Today was my 9th full day in NYC.
I found this blog called A Year In New York, where writer David Ferris documented a year in NYC as a writer (like me, he’s also from San Francisco). I’m addicted to his blog. I’m one who loves insight to the future, even if totally improbable; hence, my obsession with weather forecasts and fortunetellers…and blogs about a year in NYC.
And reading his blog reminded me: I need to update this blog more often.
I’ve been writing in my moleskine–but haven’t felt compelled to post online, partly because I haven’t blogged here for awhile, partly because I’m still absorbing this exhilarating whirlwind of change.
I signed up for Photojojo.com awhile back on my irl-name flickr stream. Photojojo.com sends you a few photos on a monthly basis, of photos taken a year previous. I quickly discovered that:
1) I DO the SAME STUFF EVERY SINGLE YEAR (going to see the golden aspens in Tahoe! making pumpkin bread! vegetable gardening!)
2) THE SAME STUFF HAPPENS EVERY YEAR
3) AT THE SAME TIME
Ohboy. Time for a change, I thought. And then an opportunity to live in NYC came along. We pondered the opportunity–we decided to go for it, and told ourselves that if we hit a roadblock in planning, we’d reconsider. No roadblocks whatsoever occurred; we found a place to live in an act of ultimate kizmet, and the timing was such that I could take a semester off from teaching. Additionally, other logistics fell into place. Like magic.
All of the above happened inside of a month. I didn’t even know what to pack. I ended up throwing everything in a box and sending it off to NYC (where we met the box, disheveled and falling apart, after driving to NYC in the car).
So we’re here in NYC–we braved Arizona blizzards (does that state have ANY snow plows?! We saw 5 spinouts and flipped cars inside of 30 minutes at one point) in our tiny MINI, and then outran the storms as best we could across New Mexico and Texas, until we reached New Orleans, where we spent NYE (amidst tornado watches). We love New Orleans. We pondered just staying put and refusing to move on to NYC. We ate at Jacques-Imo’s for NYE dinner, and vowed to return.
We ate at Waffle House (my first time! AMAZINGLY delicious) somewhere in Alabama, at Cracker Barrel (blech worse than dorm food) in Virginia, and I watched my husband eat a 24 ounce steak in Amarillo, Texas. The wiener dogs settled into the backseat of our car and snuggled for thousands of miles, happy as clams through aforementioned blizzards.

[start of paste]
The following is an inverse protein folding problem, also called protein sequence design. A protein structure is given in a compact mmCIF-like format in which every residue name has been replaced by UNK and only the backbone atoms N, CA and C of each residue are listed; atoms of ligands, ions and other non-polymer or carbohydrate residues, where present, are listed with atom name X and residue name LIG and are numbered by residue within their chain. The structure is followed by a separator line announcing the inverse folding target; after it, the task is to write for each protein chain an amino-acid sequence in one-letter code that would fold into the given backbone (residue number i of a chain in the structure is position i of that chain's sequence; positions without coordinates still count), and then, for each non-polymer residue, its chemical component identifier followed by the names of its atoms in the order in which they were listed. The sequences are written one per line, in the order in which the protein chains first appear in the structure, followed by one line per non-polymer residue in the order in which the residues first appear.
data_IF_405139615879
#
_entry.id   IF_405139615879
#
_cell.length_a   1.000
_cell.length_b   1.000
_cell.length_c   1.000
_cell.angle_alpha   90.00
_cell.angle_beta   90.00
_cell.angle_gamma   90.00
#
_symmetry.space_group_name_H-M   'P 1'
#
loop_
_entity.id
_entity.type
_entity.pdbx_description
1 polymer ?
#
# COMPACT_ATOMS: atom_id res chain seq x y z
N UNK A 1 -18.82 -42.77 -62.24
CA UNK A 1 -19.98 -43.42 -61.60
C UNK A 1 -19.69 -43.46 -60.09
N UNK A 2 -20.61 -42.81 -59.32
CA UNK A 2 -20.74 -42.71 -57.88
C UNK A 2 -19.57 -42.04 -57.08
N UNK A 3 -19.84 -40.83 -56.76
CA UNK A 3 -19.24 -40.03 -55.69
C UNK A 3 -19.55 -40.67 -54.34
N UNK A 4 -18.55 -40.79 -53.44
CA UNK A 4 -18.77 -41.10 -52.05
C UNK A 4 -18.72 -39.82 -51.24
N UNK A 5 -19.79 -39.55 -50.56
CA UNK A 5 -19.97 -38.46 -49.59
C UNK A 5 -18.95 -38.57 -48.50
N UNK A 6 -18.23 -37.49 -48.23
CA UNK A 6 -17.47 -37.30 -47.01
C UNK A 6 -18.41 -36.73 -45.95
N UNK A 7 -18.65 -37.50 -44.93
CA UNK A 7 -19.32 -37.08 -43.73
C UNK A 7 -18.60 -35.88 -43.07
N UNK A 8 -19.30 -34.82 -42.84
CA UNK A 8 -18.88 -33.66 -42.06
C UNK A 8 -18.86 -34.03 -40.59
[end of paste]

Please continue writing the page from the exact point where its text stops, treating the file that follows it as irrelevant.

We got to NYC–and found a parking spot right in front of our apartment building. One of my friends called it a total Doris Day moment–too bad I was wearing the same pants and tshirt I’d been wearing for 5 days…if I’d known there would be a Doris Day moment, I’d have changed into a Dris Day shift dress and wool peacoat and put on some foundation and mascara.
It was magical. Surreal, even, to drive through the Holland Tunnel into Manhattan, and then walk through the doors of our apartment building. And stare out the windows at Manhattan, the Empire State Building lit up like a Bomb Pop popsicle in green and red.
We…were…here. I had realized a dream.
It’s now Day 9. We’ve settled into a routine after checking out no fewer than 7 food stores (Fairway, HMart, Sunrise Mart, Food Emporium, Whole Foods, Citarella, Ottamanelli’s Meats, just to name a few). I’ve seen 2 rats (one living, one dead), a falcon in the sky, a kazillion cupcake carts/trucks/stores, hundreds of naked post-Christmas Christmas trees awaiting garbage pickup, mountains of garbage (the city was behind on garbage pickup, post-blizzard), and had 8 bloody noses from the dry air.
And yesterday, I signed a contract at The Writers Room. It was hard to decide, but in the end I chose the Writers Room over Paragraph in an emotional decision; I woke up everyday imagining myself writing at the Writers Room–no matter how I tried, I could only imagine myself writing at the Writers Room and nowhere else.
Today, I sat down to write at the Writers Room–I could hear every gulp of water from the other writers, and I could hear that one writer was on a roll, typing with mad abandon. Every once in awhile, the radiators would hiss and rattle.
It was good. It was really really good.
(Also: I love NYC, but I miss my Bay Area friends. I miss you!)